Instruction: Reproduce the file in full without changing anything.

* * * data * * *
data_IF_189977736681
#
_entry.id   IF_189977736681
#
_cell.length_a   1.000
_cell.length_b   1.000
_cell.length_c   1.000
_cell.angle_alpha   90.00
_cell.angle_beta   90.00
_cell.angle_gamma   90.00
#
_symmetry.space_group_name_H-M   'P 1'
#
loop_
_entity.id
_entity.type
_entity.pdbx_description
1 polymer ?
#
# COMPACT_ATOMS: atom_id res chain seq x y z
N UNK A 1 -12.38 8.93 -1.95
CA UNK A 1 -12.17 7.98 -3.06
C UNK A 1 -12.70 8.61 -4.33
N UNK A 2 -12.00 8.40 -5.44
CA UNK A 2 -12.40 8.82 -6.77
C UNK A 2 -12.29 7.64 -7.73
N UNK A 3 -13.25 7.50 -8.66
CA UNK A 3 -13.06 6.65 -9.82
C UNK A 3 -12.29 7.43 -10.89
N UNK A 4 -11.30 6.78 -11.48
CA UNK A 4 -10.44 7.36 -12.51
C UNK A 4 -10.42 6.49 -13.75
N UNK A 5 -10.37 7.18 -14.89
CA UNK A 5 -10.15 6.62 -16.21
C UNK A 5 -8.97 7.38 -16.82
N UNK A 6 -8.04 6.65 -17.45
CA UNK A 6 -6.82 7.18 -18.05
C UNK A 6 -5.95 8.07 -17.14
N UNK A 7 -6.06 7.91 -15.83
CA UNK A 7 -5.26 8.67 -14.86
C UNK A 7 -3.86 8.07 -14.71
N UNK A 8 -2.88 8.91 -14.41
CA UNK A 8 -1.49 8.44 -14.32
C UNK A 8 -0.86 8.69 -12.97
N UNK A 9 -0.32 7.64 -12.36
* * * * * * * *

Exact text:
data_IF_189977736681
#
_entry.id   IF_189977736681
#
_cell.length_a   1.000
_cell.length_b   1.000
_cell.length_c   1.000
_cell.angle_alpha   90.00
_cell.angle_beta   90.00
_cell.angle_gamma   90.00
#
_symmetry.space_group_name_H-M   'P 1'
#
loop_
_entity.id
_entity.type
_entity.pdbx_description
1 polymer ?
#
# COMPACT_ATOMS: atom_id res chain seq x y z
N UNK A 1 -12.38 8.93 -1.95
CA UNK A 1 -12.17 7.98 -3.06
C UNK A 1 -12.70 8.61 -4.33
N UNK A 2 -12.00 8.40 -5.44
CA UNK A 2 -12.40 8.82 -6.77
C UNK A 2 -12.29 7.64 -7.73
N UNK A 3 -13.25 7.50 -8.66
CA UNK A 3 -13.06 6.65 -9.82
C UNK A 3 -12.29 7.43 -10.89
N UNK A 4 -11.30 6.78 -11.48
CA UNK A 4 -10.44 7.36 -12.51
C UNK A 4 -10.42 6.49 -13.75
N UNK A 5 -10.37 7.18 -14.89
CA UNK A 5 -10.15 6.62 -16.21
C UNK A 5 -8.97 7.38 -16.82
N UNK A 6 -8.04 6.65 -17.45
CA UNK A 6 -6.82 7.18 -18.05
C UNK A 6 -5.95 8.07 -17.14
N UNK A 7 -6.06 7.91 -15.83
CA UNK A 7 -5.26 8.67 -14.86
C UNK A 7 -3.86 8.07 -14.71
N UNK A 8 -2.88 8.91 -14.41
CA UNK A 8 -1.49 8.44 -14.32
C UNK A 8 -0.86 8.69 -12.97
N UNK A 9 -0.32 7.64 -12.36